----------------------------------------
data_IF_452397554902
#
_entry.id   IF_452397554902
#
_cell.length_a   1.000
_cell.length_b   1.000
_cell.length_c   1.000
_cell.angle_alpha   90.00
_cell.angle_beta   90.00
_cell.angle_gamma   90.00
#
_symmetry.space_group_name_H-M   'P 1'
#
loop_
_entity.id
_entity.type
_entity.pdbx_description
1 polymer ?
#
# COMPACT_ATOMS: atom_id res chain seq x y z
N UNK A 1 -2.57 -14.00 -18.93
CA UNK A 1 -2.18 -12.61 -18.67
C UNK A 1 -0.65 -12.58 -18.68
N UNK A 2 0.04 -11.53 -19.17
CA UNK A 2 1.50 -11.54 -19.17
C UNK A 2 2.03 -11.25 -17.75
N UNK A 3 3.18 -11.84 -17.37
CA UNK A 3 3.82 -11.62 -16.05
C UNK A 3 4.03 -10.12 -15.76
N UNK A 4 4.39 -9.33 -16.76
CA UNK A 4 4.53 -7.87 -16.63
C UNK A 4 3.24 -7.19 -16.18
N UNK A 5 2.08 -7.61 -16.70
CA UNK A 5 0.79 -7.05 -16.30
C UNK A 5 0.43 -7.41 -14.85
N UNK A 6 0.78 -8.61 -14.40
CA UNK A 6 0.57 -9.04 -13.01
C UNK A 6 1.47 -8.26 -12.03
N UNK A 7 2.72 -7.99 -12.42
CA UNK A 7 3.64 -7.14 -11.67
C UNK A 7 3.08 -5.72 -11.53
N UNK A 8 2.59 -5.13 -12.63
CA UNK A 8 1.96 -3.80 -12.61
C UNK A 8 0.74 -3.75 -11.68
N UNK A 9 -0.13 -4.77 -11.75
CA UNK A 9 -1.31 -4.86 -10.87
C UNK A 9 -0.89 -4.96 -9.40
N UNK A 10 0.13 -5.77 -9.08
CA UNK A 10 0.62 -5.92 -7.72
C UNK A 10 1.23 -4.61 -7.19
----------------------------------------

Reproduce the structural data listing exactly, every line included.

data_IF_452397554902
#
_entry.id   IF_452397554902
#
_cell.length_a   1.000
_cell.length_b   1.000
_cell.length_c   1.000
_cell.angle_alpha   90.00
_cell.angle_beta   90.00
_cell.angle_gamma   90.00
#
_symmetry.space_group_name_H-M   'P 1'
#
loop_
_entity.id
_entity.type
_entity.pdbx_description
1 polymer ?
#
# COMPACT_ATOMS: atom_id res chain seq x y z
N UNK A 1 -2.57 -14.00 -18.93
CA UNK A 1 -2.18 -12.61 -18.67
C UNK A 1 -0.65 -12.58 -18.68
N UNK A 2 0.04 -11.53 -19.17
CA UNK A 2 1.50 -11.54 -19.17
C UNK A 2 2.03 -11.25 -17.75
N UNK A 3 3.18 -11.84 -17.37
CA UNK A 3 3.82 -11.62 -16.05
C UNK A 3 4.03 -10.12 -15.76
N UNK A 4 4.39 -9.33 -16.76
CA UNK A 4 4.53 -7.87 -16.63
C UNK A 4 3.24 -7.19 -16.18
N UNK A 5 2.08 -7.61 -16.70
CA UNK A 5 0.79 -7.05 -16.30
C UNK A 5 0.43 -7.41 -14.85
N UNK A 6 0.78 -8.61 -14.40
CA UNK A 6 0.57 -9.04 -13.01
C UNK A 6 1.47 -8.26 -12.03
N UNK A 7 2.72 -7.99 -12.42
CA UNK A 7 3.64 -7.14 -11.67
C UNK A 7 3.08 -5.72 -11.53
N UNK A 8 2.59 -5.13 -12.63
CA UNK A 8 1.96 -3.80 -12.61
C UNK A 8 0.74 -3.75 -11.68
N UNK A 9 -0.13 -4.77 -11.75
CA UNK A 9 -1.31 -4.86 -10.87
C UNK A 9 -0.89 -4.96 -9.40
N UNK A 10 0.13 -5.77 -9.08
CA UNK A 10 0.62 -5.92 -7.72
C UNK A 10 1.23 -4.61 -7.19